Comparing Windows: XP vs. Vista vs. 7
Windows XP Windows Vista Windows 7
Minimum hardware
  • --Processor: 300MHz
  • --RAM: 128MB
  • --Super VGA graphics device
  • --HD: 4.2GB (for SP3)
  • --Processor: 1GHz
  • --RAM: 1GB (32-bit), 2GB (64-bit)
  • --Support for DirectX 9 graphics device with 128MB of memory
  • --HD: 20GB (32-bit), 40GB (64-bit)
  • --Processor: 1 GHz
  • --RAM: 1GB (32-bit), 2GB (64-bit)
  • --Support for DirectX 9 graphics device with 128MB of memory
  • --HD: 16GB (32-bit), 20GB (64-bit)
Interface
  • --Luna theme
  • --Introduces task-based windows options
  • --Skinning possible but difficult
  • --Desktop Cleanup Wizard automates removing old icons
  • --Aero theme
  • --Introduces transparent panes, window animations, live thumbnails of running programs
  • --New desktop sidebar supports gadgets
  • --Supports touch screens
  • --Aero theme
  • --Supports slideshow backgrounds, RSS and theme packs
  • --Introduces Aero Shake and Aero Snap
  • --Desktop gadgets can be placed anywhere
  • --Supports multitouch on touch screens
Explorer
  • --Replaces tree navigation by default with task pane
  • --Improves image handling
  • --Offers thumbnail previews and group views
  • --Supports some metadata
  • --Task pane integrated into toolbar
  • --New breadcrumb navigation
  • --New metadata display
  • --Improved icon resolution
  • --Some documents can be edited from the preview pane
  • --Support for federated searches and libraries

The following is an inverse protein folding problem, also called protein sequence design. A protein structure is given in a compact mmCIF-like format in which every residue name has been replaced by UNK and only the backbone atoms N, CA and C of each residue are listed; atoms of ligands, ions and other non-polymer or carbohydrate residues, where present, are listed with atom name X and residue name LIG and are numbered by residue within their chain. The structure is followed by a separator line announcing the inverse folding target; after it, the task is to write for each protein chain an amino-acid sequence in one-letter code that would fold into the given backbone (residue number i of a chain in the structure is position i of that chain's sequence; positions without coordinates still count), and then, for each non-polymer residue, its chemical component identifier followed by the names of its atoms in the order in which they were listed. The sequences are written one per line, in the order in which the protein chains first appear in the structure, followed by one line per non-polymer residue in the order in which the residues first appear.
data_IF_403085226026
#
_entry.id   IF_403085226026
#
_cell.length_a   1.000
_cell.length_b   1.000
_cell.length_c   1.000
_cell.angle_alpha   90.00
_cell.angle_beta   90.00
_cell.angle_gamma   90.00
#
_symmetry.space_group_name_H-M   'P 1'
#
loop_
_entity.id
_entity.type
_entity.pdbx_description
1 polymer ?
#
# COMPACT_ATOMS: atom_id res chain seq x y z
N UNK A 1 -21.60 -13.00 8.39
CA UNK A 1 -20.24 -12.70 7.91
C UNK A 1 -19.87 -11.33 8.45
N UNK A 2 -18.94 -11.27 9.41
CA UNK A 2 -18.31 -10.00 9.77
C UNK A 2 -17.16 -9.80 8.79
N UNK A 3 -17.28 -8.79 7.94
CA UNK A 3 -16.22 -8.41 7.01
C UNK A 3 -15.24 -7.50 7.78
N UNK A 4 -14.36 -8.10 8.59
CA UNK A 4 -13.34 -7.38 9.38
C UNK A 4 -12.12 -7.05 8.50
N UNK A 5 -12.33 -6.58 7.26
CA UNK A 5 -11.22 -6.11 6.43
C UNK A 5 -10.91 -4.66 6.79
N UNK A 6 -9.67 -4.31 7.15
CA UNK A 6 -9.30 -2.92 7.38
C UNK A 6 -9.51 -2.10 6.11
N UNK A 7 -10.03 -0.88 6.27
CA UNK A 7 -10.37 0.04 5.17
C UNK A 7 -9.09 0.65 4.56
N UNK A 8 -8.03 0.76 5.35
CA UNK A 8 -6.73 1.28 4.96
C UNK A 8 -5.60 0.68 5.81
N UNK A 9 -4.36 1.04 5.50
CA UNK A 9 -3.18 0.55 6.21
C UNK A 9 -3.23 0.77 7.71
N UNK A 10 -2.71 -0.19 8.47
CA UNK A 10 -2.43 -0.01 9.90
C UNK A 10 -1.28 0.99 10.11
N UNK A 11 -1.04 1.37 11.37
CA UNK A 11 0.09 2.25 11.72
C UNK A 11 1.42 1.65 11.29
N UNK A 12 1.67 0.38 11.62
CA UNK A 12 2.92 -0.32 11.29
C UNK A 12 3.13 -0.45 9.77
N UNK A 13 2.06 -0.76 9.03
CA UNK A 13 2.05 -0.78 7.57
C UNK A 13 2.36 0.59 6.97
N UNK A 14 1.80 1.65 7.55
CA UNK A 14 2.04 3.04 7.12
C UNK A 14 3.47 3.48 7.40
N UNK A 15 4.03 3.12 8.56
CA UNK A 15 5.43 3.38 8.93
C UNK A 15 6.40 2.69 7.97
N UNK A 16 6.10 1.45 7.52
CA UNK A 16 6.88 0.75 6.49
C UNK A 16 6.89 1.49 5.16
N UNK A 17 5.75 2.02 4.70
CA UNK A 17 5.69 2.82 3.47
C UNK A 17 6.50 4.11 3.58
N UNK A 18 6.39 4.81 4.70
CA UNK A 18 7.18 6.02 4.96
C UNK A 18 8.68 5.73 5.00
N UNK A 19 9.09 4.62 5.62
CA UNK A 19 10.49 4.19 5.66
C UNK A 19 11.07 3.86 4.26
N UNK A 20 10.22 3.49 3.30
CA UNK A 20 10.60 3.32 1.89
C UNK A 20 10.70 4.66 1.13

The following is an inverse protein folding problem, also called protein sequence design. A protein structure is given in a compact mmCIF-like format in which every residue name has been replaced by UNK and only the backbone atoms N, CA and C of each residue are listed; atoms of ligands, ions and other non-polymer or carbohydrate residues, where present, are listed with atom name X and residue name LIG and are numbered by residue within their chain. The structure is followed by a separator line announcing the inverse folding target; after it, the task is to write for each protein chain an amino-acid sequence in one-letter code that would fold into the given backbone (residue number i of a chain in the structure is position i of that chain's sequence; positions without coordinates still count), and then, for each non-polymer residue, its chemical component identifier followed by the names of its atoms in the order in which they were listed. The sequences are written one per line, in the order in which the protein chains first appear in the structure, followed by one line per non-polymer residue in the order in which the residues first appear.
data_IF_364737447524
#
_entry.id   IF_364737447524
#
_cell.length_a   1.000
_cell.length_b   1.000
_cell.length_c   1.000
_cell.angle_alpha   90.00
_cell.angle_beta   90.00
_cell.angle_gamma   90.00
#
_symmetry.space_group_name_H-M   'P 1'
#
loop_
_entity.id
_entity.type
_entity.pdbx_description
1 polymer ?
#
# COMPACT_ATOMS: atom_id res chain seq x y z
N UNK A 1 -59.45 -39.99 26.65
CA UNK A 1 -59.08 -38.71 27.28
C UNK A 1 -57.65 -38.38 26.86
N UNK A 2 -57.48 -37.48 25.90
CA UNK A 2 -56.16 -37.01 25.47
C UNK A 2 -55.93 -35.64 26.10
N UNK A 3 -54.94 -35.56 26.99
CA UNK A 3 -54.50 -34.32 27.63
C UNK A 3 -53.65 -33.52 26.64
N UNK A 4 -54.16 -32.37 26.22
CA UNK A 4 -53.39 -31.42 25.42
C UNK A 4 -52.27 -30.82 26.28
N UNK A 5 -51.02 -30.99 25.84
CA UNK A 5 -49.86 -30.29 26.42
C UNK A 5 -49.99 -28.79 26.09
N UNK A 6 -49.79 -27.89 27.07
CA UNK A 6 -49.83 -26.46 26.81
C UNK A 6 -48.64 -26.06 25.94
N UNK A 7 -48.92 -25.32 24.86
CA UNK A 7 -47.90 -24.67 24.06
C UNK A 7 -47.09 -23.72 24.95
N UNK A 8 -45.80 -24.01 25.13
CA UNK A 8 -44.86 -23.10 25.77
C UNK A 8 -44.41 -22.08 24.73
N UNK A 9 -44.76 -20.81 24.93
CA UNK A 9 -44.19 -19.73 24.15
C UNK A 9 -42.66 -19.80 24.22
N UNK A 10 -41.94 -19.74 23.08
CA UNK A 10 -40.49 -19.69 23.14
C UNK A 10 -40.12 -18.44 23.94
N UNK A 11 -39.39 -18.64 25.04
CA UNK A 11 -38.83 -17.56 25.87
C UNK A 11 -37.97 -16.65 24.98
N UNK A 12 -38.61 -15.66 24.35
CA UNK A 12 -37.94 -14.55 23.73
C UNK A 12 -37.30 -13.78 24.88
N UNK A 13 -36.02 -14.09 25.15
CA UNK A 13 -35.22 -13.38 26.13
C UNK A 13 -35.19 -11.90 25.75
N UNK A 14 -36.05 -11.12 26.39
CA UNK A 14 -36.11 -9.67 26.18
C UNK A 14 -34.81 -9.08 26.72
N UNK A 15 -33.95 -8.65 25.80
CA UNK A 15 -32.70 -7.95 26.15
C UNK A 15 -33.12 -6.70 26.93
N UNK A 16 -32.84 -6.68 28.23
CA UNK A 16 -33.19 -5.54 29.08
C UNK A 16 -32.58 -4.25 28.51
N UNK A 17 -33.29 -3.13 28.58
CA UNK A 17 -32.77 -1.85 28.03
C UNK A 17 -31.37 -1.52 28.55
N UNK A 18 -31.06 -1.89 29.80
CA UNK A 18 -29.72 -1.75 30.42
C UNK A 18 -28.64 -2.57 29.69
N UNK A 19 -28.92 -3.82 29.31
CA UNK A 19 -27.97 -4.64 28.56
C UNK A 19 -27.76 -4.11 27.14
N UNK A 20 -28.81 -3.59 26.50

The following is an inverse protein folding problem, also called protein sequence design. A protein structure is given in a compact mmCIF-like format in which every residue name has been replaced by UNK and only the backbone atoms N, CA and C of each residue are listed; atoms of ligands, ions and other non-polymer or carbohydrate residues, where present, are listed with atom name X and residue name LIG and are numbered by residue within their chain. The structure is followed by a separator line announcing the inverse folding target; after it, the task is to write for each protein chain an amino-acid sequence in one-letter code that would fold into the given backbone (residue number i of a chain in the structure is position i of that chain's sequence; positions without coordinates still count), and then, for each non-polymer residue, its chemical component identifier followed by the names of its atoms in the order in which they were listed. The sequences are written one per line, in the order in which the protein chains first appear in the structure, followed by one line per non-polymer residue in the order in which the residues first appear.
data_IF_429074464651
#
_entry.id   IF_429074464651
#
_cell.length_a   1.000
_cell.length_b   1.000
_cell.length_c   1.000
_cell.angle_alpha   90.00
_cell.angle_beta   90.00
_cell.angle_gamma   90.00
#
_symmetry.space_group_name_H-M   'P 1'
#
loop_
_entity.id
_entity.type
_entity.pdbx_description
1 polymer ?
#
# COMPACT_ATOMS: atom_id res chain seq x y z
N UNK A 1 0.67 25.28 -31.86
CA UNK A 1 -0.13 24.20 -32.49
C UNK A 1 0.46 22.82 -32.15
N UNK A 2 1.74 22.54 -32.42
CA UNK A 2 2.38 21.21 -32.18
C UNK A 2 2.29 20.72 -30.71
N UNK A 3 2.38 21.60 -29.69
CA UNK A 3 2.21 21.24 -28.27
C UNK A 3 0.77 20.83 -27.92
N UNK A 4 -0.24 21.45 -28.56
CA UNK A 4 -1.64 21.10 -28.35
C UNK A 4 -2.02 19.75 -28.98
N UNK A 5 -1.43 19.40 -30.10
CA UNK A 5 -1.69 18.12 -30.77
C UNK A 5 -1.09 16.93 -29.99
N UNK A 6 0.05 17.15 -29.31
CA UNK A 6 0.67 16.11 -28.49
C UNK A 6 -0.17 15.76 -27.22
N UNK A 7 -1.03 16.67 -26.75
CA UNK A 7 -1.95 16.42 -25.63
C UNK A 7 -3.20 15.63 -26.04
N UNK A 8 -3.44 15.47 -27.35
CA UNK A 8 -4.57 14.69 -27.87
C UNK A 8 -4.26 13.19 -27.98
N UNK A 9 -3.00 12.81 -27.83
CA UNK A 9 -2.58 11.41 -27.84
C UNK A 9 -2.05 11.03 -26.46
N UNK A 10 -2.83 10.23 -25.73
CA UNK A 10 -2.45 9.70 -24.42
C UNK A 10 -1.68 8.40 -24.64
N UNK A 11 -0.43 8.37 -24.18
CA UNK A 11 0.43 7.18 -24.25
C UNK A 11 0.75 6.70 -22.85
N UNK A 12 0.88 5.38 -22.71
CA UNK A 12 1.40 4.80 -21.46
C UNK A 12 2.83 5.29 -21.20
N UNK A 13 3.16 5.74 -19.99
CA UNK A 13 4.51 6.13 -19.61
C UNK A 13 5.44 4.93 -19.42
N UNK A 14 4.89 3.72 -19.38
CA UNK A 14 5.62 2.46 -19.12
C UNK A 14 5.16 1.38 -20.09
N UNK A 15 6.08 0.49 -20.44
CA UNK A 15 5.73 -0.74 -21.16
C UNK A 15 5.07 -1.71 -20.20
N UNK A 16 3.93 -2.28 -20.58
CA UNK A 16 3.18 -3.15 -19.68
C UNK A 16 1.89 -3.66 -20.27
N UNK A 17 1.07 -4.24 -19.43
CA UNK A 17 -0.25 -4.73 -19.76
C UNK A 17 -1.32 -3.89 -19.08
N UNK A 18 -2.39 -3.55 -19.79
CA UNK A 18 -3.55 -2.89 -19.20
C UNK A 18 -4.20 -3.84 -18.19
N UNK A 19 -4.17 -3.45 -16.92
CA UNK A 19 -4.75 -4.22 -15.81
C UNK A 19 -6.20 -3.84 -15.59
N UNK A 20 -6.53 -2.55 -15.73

• --Virtual folders aggregate content from local and networked drives
Start menu
  • --New layout
  • --Devices and some Control Panel options appear in menu
  • --Added search box
  • --All Programs folder changed to a nested format
  • --Configurable power button
  • --User profile picture
  • --Taskbar jumps appear in the Start menu and replace the right column when viewed
  • --Documents, Pictures, Music buttons now link to their libraries
  • --Control Panel options have been integrated into search results
Taskbar
  • --New look
  • --Hideable icons in System Tray
  • --Refreshed look
  • --Alt-Tab hot key now shows preview thumbnail of program
  • --Interactive mouse-over preview panes
  • --Replacement of the Quick Launch bar with pinned programs
  • --Program-specific jump lists based on pinned programs
  • --Aero Peek for mouse-over desktop viewing
  • --Revamped System Tray
Devices
  • --Introduces Universal Plug-n-Play
  • --New driver library allows for downgrading drivers when necessary
  • --Debuts portable device API, designed to communicate with cell phones, PDAs, and portable media players
  • --Introduces Sync Center for managing data synchronizations
  • --New Device Stage provides a centralized, unified window for managing all aspects of printers and portable devices
Misc.
  • --Introduces context-menu CD and DVD burning from Windows Explorer
  • --Supports multiple versions of a single DLL to prevent programs from overwriting each other
  • --Introduces Hibernate and Sleep modes
  • --Remote Desktop for accessing a computer from another location
  • --Fast user account switching
  • --Built-in drive partitioning
  • --More powerful screen-capturing tool
  • --Hybrid Sleep and better configuration options for more nuanced power management
  • --User-based file-type associations
  • --Previous Version automatically backs up changes to individual files
  • --Expands Windows Explorer disc burning to include ISOs
  • --Introduces XP Mode
  • --Expanded options for disabling components
  • --Can search text in scanned TIFF
  • --Additional power-saving features for laptops

Performance